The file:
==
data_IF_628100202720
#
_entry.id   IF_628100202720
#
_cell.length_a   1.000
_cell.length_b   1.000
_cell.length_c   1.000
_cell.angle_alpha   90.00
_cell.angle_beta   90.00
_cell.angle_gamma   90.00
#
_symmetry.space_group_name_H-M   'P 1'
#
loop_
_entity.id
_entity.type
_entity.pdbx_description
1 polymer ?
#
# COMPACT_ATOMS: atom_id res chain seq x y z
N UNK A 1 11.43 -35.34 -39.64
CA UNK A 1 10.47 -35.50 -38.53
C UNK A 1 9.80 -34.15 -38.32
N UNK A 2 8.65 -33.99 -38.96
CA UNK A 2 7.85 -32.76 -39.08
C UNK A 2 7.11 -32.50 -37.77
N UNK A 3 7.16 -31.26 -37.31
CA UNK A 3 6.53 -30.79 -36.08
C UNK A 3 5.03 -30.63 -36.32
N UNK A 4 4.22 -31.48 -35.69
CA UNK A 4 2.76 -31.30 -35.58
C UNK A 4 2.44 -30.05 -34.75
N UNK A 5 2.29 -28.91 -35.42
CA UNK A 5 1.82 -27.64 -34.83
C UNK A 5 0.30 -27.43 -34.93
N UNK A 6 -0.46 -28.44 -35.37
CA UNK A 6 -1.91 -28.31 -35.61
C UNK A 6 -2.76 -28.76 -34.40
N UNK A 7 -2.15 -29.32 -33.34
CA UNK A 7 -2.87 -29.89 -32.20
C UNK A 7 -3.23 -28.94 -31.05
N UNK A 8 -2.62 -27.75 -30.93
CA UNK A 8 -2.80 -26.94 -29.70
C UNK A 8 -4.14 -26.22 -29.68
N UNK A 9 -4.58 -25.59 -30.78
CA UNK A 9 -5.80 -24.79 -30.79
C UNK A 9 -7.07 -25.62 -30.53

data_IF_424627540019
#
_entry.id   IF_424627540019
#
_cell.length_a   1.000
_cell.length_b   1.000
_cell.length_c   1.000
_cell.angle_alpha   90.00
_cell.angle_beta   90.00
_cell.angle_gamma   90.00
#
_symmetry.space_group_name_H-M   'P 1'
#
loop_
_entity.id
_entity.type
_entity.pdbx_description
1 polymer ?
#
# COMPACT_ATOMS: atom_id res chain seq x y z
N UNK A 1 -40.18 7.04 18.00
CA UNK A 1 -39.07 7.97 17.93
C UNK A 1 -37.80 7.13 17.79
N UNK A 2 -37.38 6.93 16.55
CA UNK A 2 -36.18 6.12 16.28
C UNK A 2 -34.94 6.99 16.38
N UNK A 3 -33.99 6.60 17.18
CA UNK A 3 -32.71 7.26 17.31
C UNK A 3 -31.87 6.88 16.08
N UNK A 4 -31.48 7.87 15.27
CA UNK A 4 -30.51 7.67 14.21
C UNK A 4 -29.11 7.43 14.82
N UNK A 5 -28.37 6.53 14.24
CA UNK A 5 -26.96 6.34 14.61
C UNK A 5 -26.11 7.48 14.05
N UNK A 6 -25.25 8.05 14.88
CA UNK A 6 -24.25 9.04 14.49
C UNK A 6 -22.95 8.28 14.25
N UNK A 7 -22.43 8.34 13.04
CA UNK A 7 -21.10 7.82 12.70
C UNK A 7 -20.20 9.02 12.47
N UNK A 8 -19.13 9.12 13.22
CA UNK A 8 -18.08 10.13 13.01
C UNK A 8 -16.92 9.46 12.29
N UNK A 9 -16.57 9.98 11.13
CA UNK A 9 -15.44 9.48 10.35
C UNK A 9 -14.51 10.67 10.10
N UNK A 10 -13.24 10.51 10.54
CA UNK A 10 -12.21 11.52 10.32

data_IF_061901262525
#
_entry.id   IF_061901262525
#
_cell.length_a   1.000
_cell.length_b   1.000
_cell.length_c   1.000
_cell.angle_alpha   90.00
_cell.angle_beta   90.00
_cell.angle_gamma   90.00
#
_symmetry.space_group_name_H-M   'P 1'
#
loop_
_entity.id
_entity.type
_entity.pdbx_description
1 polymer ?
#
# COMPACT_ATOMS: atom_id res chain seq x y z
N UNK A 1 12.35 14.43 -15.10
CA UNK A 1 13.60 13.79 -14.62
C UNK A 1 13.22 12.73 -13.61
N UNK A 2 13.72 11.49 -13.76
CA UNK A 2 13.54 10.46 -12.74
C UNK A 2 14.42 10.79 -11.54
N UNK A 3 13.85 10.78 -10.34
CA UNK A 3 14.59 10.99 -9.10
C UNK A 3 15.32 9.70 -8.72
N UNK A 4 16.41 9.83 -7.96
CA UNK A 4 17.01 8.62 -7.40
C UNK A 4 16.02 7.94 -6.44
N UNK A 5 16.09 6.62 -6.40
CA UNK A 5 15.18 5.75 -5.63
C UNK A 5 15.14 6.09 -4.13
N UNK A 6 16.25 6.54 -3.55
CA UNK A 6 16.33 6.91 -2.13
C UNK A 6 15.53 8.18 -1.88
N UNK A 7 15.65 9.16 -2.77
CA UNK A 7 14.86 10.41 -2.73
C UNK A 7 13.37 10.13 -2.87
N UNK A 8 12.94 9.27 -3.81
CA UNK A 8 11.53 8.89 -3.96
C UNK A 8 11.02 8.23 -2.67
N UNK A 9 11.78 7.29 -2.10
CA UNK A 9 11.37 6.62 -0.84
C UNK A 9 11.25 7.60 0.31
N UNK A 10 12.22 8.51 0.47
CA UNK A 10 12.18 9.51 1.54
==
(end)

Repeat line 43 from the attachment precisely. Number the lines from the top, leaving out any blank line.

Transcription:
CA UNK A 8 -2.80 -26.94 -29.70